• Njorl says:

      I believe Lewinski sought the internship specifically because she wanted to have an affair with Clinton. In my opinion, that makes it a bit less onerous.

      It’s always inappropriate to have a sexual relationship with someone whom you manage. Even if it is initiated by the subordinate, there is the implied possibility of favoratism. Other subordinates will inevitably feel that not having a sexual relationship with their boss harms their prospects.

      • Holden Pattern says:

        Yes, but “things which are a bad idea” and “things which constitute harassment” are separate venn diagram circles. And of course, “things that your spouse would be angry about” is a completely separate circle on the venn diagram, which one would assume mostly, but not completely overlaps with the harassment circle, though not necessarily the bad idea circle.

        • Procopius says:

          I would think that the “things that your spouse would be angry about” and “things which constitute harassment” overlap and both are completely contained inside the “bad ideas” circle. Whether or not the “things which constitute harassment” circle is completely contained inside the “things that your spouse would be angry about” may be culturally determined. Here in Thailand polygamy is not so far in the past that all women get angry about it, although most do object to it now to some degree. Attitudes toward “minor wives” vary from violent hatred to, “Well, he has bad breath anyway, good luck with that.”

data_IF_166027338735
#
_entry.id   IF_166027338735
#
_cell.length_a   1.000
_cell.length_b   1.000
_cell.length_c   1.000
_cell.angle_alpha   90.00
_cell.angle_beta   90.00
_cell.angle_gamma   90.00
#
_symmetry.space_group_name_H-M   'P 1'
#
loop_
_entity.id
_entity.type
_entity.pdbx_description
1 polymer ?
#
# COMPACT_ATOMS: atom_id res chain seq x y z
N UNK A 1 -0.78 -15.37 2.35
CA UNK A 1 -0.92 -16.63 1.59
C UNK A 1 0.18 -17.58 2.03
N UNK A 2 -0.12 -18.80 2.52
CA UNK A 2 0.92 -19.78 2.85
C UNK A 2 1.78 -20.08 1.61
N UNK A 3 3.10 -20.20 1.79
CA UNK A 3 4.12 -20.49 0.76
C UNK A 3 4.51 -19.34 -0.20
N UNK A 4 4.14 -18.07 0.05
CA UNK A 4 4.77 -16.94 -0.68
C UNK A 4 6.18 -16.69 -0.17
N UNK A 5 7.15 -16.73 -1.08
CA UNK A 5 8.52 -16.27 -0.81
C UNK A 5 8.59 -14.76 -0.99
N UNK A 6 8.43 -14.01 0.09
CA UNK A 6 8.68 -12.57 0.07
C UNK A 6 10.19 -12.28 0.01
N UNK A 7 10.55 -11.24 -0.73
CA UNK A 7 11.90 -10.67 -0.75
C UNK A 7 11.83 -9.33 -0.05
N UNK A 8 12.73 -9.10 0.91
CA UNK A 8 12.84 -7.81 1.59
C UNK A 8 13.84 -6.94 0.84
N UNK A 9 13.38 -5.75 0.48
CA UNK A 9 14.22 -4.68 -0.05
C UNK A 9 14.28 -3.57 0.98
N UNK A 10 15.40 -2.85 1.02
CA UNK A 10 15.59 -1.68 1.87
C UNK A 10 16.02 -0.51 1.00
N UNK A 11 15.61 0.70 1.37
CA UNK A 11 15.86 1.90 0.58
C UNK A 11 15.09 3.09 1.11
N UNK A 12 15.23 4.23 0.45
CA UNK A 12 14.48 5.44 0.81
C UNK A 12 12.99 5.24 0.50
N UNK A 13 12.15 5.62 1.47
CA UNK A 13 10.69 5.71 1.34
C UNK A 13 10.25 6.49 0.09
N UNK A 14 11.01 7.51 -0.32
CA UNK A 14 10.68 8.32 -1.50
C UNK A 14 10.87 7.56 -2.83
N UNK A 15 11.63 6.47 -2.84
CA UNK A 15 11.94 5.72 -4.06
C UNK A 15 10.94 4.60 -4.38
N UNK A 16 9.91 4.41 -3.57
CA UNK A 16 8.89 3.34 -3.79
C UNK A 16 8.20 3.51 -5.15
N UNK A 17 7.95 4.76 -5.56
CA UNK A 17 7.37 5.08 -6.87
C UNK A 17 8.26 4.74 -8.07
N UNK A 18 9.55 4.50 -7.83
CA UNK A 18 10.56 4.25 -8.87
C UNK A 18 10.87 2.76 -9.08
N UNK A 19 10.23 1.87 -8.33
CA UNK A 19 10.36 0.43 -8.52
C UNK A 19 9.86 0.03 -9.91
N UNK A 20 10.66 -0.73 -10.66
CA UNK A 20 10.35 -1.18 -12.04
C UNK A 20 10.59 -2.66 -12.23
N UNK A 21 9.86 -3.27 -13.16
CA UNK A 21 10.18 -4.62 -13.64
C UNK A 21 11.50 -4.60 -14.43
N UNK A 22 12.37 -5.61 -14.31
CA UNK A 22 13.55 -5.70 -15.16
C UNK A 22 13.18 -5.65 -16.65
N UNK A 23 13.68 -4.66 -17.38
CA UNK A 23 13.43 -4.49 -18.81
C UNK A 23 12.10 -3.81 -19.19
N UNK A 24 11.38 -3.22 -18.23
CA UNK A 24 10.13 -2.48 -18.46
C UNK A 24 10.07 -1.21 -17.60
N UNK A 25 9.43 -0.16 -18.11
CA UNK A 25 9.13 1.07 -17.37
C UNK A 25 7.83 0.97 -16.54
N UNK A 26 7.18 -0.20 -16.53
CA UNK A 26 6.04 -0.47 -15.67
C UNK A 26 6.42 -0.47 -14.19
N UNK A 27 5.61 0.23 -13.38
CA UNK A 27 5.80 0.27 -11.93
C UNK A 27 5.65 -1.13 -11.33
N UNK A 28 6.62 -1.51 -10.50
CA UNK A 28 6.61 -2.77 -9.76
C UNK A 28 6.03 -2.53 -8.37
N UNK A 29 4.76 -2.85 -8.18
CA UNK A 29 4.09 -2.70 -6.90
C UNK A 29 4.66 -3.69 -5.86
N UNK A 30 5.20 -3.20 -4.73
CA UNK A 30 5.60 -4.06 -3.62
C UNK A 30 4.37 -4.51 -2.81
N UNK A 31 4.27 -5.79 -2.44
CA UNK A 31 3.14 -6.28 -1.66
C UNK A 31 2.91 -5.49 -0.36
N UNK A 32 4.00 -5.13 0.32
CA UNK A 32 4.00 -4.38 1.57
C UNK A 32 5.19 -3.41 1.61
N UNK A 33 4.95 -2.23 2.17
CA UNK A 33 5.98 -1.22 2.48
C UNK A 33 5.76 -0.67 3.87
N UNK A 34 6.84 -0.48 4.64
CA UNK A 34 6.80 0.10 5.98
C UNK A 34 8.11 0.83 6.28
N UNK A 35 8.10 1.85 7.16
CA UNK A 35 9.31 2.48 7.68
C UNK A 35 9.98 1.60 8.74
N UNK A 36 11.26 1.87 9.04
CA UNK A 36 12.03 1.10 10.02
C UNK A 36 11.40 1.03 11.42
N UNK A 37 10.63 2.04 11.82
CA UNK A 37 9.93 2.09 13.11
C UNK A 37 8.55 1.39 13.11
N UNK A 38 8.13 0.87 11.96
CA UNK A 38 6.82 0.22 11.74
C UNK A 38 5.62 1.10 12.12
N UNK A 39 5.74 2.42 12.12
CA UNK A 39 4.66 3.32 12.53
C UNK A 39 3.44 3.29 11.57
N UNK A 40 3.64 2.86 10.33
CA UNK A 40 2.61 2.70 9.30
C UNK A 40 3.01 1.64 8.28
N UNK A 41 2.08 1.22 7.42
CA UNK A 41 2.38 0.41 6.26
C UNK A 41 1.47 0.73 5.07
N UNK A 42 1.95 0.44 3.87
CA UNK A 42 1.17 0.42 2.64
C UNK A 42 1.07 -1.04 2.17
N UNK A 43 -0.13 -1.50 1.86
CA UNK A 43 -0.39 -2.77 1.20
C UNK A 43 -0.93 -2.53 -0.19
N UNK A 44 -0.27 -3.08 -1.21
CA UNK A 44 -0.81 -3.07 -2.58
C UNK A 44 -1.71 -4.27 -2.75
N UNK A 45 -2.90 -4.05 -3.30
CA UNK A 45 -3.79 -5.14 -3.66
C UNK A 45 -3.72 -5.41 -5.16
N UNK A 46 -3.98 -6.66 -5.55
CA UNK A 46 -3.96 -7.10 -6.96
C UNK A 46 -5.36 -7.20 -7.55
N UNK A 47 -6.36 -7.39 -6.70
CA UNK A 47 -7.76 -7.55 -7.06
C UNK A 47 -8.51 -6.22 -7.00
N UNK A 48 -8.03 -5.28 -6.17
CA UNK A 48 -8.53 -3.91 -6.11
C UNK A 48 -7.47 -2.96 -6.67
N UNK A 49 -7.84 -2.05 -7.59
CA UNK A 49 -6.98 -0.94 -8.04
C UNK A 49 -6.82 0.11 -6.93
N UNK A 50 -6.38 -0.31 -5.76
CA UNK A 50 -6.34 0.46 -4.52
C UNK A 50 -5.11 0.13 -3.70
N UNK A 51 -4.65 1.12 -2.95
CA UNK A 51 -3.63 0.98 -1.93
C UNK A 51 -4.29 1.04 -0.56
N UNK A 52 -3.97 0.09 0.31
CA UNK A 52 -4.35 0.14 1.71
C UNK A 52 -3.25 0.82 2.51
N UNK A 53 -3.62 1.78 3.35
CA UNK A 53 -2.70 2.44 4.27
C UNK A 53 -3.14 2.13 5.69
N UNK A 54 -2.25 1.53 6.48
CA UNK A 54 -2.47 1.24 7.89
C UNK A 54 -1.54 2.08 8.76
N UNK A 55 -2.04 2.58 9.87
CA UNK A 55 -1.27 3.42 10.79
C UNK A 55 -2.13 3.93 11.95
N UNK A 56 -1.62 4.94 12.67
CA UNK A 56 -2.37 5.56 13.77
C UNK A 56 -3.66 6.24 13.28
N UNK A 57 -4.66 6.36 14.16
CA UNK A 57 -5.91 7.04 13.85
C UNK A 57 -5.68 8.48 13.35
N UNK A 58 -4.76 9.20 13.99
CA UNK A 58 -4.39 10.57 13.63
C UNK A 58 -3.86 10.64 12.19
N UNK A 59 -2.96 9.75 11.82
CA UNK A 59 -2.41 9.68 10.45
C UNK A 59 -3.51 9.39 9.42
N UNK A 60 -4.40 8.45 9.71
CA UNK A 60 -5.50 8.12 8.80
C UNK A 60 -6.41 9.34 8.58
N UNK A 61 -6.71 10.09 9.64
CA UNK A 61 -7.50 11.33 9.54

• Ed says:

      Lewinsky wasn’t that young and wasn’t that naive. I do not excuse Clinton – he was the leader of the free world, many years her senior, and he’d basically promised everyone close to him that he would stay out of this kind of trouble. Nonetheless, to say that Clinton harassed Lewinsky in any sense is pretty absurd, given what we know of their relationship. No question he was the most powerful of the two on paper. But that’s hardly how the story played out. Nor do I recall offhand the press trying to play it as a possible sexual harassment issue, certainly not after the facts started coming out about Lewinsky’s Ahab-like pursuit (which does not excuse attempts by Clinton supporters to smear her as a stalker).

      • Njorl says:

        The problem with Clinton and Lewinski is not that he harrassed her. It is the implicit effect on others in Lewinski’s position. If sex with the boss results in greater opportunities, then there is implicit pressure on all employees to have sex with the boss. Essentially, Clinton didn’t harrass Lewinski, he harrassed all of the other interns.

  4. John Howard says:

    Lack of understanding of the concept of consent fuels right wing stances on abortion, gay marriage and war. Perhaps a more authoritarian mindset doesn’t make room for it.

  5. Don K says:

    I’m not privy to a Vulcan mind meld with a conservative’s brain (ewwww!!), but I’d guess deep down inside there are lots of conservatives who can’t distinguish between sexual harassment and flirting. Maybe really clumsy flirting, but flirting nevertheless. Hell, flirting’s not bad. Everyone does it sometimes.

    Actually having an affair, on the other hand, violates religious rules that were internalized a long time ago, and so cannot be tolerated.

  6. […] Scott L aggregates: David Weigel and Kaili Joy Gray have more on the excellent point Paul raised yesterday.   Not […]

  7. […] are sexually assaulted “by themselves.” I don’t even know what to say about this kind of thing anymore — it’s just an irredeemably twisted worldview. (On a side point, I wasn’t […]